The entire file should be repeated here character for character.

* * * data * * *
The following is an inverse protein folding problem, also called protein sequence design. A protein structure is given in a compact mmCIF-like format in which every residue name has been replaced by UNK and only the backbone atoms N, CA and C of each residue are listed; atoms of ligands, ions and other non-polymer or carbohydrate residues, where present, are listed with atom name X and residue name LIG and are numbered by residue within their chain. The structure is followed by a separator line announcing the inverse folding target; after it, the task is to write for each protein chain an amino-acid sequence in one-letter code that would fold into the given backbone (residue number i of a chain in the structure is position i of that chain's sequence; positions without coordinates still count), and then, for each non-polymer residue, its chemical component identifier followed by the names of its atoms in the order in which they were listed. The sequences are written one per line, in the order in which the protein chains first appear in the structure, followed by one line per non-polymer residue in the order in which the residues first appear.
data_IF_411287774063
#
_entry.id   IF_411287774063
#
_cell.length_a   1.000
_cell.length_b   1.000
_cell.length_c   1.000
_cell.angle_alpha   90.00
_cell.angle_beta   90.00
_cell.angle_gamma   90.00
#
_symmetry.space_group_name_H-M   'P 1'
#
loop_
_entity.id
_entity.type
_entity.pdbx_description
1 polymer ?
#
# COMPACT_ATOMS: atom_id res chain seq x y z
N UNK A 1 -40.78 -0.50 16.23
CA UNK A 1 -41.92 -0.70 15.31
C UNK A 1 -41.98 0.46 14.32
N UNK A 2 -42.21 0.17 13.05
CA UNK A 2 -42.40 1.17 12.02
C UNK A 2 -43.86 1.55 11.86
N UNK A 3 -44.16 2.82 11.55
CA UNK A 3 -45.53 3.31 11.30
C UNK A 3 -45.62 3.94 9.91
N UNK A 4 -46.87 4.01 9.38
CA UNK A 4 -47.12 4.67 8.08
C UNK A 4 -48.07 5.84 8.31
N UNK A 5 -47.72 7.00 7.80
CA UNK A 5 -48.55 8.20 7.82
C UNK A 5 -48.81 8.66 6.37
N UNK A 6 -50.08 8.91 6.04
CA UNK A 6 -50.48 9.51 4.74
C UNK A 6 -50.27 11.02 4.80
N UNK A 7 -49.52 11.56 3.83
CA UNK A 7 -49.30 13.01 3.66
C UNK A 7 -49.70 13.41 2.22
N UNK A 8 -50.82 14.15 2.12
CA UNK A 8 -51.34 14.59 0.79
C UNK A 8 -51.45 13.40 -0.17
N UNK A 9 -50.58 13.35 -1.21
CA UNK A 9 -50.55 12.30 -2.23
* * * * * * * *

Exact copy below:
The following is an inverse protein folding problem, also called protein sequence design. A protein structure is given in a compact mmCIF-like format in which every residue name has been replaced by UNK and only the backbone atoms N, CA and C of each residue are listed; atoms of ligands, ions and other non-polymer or carbohydrate residues, where present, are listed with atom name X and residue name LIG and are numbered by residue within their chain. The structure is followed by a separator line announcing the inverse folding target; after it, the task is to write for each protein chain an amino-acid sequence in one-letter code that would fold into the given backbone (residue number i of a chain in the structure is position i of that chain's sequence; positions without coordinates still count), and then, for each non-polymer residue, its chemical component identifier followed by the names of its atoms in the order in which they were listed. The sequences are written one per line, in the order in which the protein chains first appear in the structure, followed by one line per non-polymer residue in the order in which the residues first appear.
data_IF_411287774063
#
_entry.id   IF_411287774063
#
_cell.length_a   1.000
_cell.length_b   1.000
_cell.length_c   1.000
_cell.angle_alpha   90.00
_cell.angle_beta   90.00
_cell.angle_gamma   90.00
#
_symmetry.space_group_name_H-M   'P 1'
#
loop_
_entity.id
_entity.type
_entity.pdbx_description
1 polymer ?
#
# COMPACT_ATOMS: atom_id res chain seq x y z
N UNK A 1 -40.78 -0.50 16.23
CA UNK A 1 -41.92 -0.70 15.31
C UNK A 1 -41.98 0.46 14.32
N UNK A 2 -42.21 0.17 13.05
CA UNK A 2 -42.40 1.17 12.02
C UNK A 2 -43.86 1.55 11.86
N UNK A 3 -44.16 2.82 11.55
CA UNK A 3 -45.53 3.31 11.30
C UNK A 3 -45.62 3.94 9.91
N UNK A 4 -46.87 4.01 9.38
CA UNK A 4 -47.12 4.67 8.08
C UNK A 4 -48.07 5.84 8.31
N UNK A 5 -47.72 7.00 7.80
CA UNK A 5 -48.55 8.20 7.82
C UNK A 5 -48.81 8.66 6.37
N UNK A 6 -50.08 8.91 6.04
CA UNK A 6 -50.48 9.51 4.74
C UNK A 6 -50.27 11.02 4.80
N UNK A 7 -49.52 11.56 3.83
CA UNK A 7 -49.30 13.01 3.66
C UNK A 7 -49.70 13.41 2.22
N UNK A 8 -50.82 14.15 2.12
CA UNK A 8 -51.34 14.59 0.79
C UNK A 8 -51.45 13.40 -0.17
N UNK A 9 -50.58 13.35 -1.21
CA UNK A 9 -50.55 12.30 -2.23